02Aug Racism in Childcare Social Work Comments are closedPosted by







Greetings all

Welcome to thoughts around what’s happening in Social Work

Thought for the Day:

Until the tail of the hunt is told by the Lion the Hunter will always be victorious. (African Proverb)

I recently read an article written by Dr Charles Mugisha a senior lecturer in the department of social Work at Buckinghamshire New University.

The article was titled ‘The Enemy Within’ it looked at his viewpoint that far right and racist views are once more on the rise across Europe and beyond and according to Dr Mugisha  said to be taking hold of professionals including social workers.

“…In the U/K, a right wing network of British bloggers and social media activists has emerged as an increasingly influential voice for white nationalist and for those who oppose multiculturalism. It is not surprising that some of these activist are professionals that work with vulnerable clients…” (Professional Social Work 2017)

I found it very interesting,  yet it made me think seriously about the ignorance that still prevails regarding racism and the roots of racism. In turn as I am passionate about children, their growth and development, recognised that the negative, destructive and harsh treatment that children receive, when they are supported by someone who is ignorant and has far right ideologies, this has a  devastating impact on the lives of children, which can impact on their lives right into adulthood.

Are we ever able to address issues of, ingrained beliefs systems, stereo types, ignorance and brain washing from the media?

Speaking as a Social Worker, we as professionals,  we need to be aware of who we are, how influential we are especially when decisions we make can have long lasting effects on a child’s life.

Keeping Social Work ethics is so important and those who are intrusted to provide safety equality of opportunity and guidance for children and young people need to need to understand the authority they hold within this authority must integrity and morals.

Dr Charles Mugisha talking about social worker also states

“It is not unusual for these extremist to try to undermine academics of colour or to wage racist campaigns using social media and discussing identity… In front line practice, the bulk of the threat posed by far right professionals is felt through small scale harassment in offices, in supervision, by not offering senior positions to social workers of colour or those with accents and through made up allegations by mangers which are also reported to the regulator. Social workers of colour are struck off from the register, intimidated and bullied by extremist managers targeting minority practitioners and clients and experience racist comments about asylum seekers or denying services to clients from black and ethnic communities…”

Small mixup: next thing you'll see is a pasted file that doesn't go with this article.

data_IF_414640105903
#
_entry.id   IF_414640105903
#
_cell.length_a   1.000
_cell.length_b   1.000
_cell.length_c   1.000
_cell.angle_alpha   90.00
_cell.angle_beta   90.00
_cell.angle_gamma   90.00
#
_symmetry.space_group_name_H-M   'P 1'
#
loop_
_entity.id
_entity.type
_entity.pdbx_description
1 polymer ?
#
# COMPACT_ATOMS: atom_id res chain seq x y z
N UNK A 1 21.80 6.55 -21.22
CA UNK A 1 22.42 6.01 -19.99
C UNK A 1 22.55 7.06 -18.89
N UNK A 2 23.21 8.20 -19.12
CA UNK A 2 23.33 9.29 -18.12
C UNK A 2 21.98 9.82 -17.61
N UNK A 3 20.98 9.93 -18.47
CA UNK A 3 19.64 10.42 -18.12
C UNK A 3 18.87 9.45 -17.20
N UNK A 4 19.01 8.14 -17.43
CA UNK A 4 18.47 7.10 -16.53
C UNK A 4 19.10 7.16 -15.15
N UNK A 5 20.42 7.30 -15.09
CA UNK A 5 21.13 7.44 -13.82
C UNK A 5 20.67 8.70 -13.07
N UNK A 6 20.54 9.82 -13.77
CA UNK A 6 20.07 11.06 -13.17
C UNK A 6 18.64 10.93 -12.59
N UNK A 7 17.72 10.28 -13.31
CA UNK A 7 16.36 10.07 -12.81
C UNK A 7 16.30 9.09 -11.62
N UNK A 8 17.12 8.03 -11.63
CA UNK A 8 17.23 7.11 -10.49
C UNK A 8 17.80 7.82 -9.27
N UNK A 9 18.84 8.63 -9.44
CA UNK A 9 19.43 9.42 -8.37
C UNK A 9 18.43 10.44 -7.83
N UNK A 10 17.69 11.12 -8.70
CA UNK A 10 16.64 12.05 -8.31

So the pattern is we have practitioners with extremist racial views, we have practitioners of colour being oppressed, treated unfairly and undervalued all working with very vulnerable and needy children and young people.

Training and development of staff does not always change individuals’ deep rooted beliefs, prejudices and ignorance. However, it can heighten awareness and in a group setting dispel many myths.

Take a look at the training courses on offer here and see below the learning outcome for our new course:

  • Racism and its implications on children, young people and their families.

Racism is a subject that we all try to stay clear of due to us not wanting to offend of say the wrong thing. This is an introductory course to look at the roots of racism and recognise the effects on children and young people. This course will challenge stereo types and openly address areas that sometime are difficult to discuss.

Learning Outcomes

  • Gain an understanding of racism and it origins
  • Identify the impact of racism on children and young people
  • How you can develop your commitment to challenge racism

Until next time

Live and Love


Written by

Dawn Samuels is a qualified senior social worker with over twenty five years experience working with children and families for the duration of that time. Dawn studied at the Institute of Family Therapy and has completed Brief Solution Focused Training. Dawn has been a full time training consultant for the past thirteen years delivering training across the UK to a very diverse group of foster carers, social workers and other care providers.

Dawn has significant experience of working at many levels within private fostering agencies, working with Senior Management, Staff teams, Social Work Students, Foster Carers, Support Workers and Looked After Children.The feedback given from most of those who attend Dawn’s training is excellent, confirming her status as a first class and inspirational trainer.

Dawn has a CQSW, Family Therapy and Brief Therapy Professional training certificates.

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